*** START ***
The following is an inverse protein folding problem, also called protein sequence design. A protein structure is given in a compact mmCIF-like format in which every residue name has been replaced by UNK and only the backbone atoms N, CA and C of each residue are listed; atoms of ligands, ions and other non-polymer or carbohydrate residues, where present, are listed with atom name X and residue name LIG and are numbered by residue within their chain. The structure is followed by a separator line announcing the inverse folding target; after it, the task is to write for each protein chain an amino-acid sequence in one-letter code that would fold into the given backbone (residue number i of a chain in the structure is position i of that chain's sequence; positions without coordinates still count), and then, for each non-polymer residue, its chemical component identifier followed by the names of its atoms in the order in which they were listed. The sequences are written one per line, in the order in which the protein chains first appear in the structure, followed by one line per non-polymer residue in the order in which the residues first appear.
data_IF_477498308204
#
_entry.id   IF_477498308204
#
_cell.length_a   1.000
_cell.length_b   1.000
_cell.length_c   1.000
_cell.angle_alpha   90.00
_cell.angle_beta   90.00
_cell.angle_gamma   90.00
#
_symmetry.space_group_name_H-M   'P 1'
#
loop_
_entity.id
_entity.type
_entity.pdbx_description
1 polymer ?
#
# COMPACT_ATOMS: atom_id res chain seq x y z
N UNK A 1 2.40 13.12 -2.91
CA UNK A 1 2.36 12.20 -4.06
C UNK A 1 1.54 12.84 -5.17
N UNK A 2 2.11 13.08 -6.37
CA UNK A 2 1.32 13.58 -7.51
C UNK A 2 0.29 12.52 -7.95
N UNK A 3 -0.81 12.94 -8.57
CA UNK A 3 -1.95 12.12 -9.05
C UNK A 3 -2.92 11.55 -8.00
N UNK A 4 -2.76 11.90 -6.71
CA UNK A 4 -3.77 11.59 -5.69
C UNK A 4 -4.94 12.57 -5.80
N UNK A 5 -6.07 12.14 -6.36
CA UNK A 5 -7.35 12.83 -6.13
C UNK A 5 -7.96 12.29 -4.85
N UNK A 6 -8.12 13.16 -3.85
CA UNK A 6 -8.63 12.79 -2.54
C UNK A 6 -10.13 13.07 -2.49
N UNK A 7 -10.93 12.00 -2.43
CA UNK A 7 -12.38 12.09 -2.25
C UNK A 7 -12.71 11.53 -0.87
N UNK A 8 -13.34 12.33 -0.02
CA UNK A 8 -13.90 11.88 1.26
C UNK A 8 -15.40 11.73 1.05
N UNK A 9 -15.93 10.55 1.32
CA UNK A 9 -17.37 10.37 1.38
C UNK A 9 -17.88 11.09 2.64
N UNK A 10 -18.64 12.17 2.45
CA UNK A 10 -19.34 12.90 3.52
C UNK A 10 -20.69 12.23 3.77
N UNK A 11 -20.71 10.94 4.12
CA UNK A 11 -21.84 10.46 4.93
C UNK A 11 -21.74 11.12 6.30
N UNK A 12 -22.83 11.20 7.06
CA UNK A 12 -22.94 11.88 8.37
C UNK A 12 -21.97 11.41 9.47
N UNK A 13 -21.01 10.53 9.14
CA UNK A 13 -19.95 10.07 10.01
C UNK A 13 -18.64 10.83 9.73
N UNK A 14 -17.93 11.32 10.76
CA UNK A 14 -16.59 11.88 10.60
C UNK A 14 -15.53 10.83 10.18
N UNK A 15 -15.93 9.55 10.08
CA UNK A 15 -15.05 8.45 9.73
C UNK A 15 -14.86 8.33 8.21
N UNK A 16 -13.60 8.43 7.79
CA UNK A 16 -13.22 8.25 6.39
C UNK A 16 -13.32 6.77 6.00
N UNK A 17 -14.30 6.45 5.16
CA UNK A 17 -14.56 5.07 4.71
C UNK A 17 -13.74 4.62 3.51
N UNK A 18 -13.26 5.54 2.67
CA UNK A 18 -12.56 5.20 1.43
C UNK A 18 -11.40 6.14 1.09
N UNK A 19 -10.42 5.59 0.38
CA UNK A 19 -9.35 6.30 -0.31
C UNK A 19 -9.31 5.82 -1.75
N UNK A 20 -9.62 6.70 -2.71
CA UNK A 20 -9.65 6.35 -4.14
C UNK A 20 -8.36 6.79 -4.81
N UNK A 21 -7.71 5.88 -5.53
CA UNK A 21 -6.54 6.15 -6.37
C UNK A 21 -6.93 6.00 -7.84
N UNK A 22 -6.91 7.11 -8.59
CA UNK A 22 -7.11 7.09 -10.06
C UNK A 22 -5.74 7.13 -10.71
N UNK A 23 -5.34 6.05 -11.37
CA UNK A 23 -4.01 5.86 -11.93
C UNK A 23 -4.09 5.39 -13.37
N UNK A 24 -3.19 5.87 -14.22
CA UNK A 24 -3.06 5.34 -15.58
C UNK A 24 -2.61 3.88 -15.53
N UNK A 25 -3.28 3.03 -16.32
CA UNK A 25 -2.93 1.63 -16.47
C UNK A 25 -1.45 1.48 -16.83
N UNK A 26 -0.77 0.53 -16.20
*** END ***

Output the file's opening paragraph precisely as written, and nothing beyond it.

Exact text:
The following is an inverse protein folding problem, also called protein sequence design. A protein structure is given in a compact mmCIF-like format in which every residue name has been replaced by UNK and only the backbone atoms N, CA and C of each residue are listed; atoms of ligands, ions and other non-polymer or carbohydrate residues, where present, are listed with atom name X and residue name LIG and are numbered by residue within their chain. The structure is followed by a separator line announcing the inverse folding target; after it, the task is to write for each protein chain an amino-acid sequence in one-letter code that would fold into the given backbone (residue number i of a chain in the structure is position i of that chain's sequence; positions without coordinates still count), and then, for each non-polymer residue, its chemical component identifier followed by the names of its atoms in the order in which they were listed. The sequences are written one per line, in the order in which the protein chains first appear in the structure, followed by one line per non-polymer residue in the order in which the residues first appear.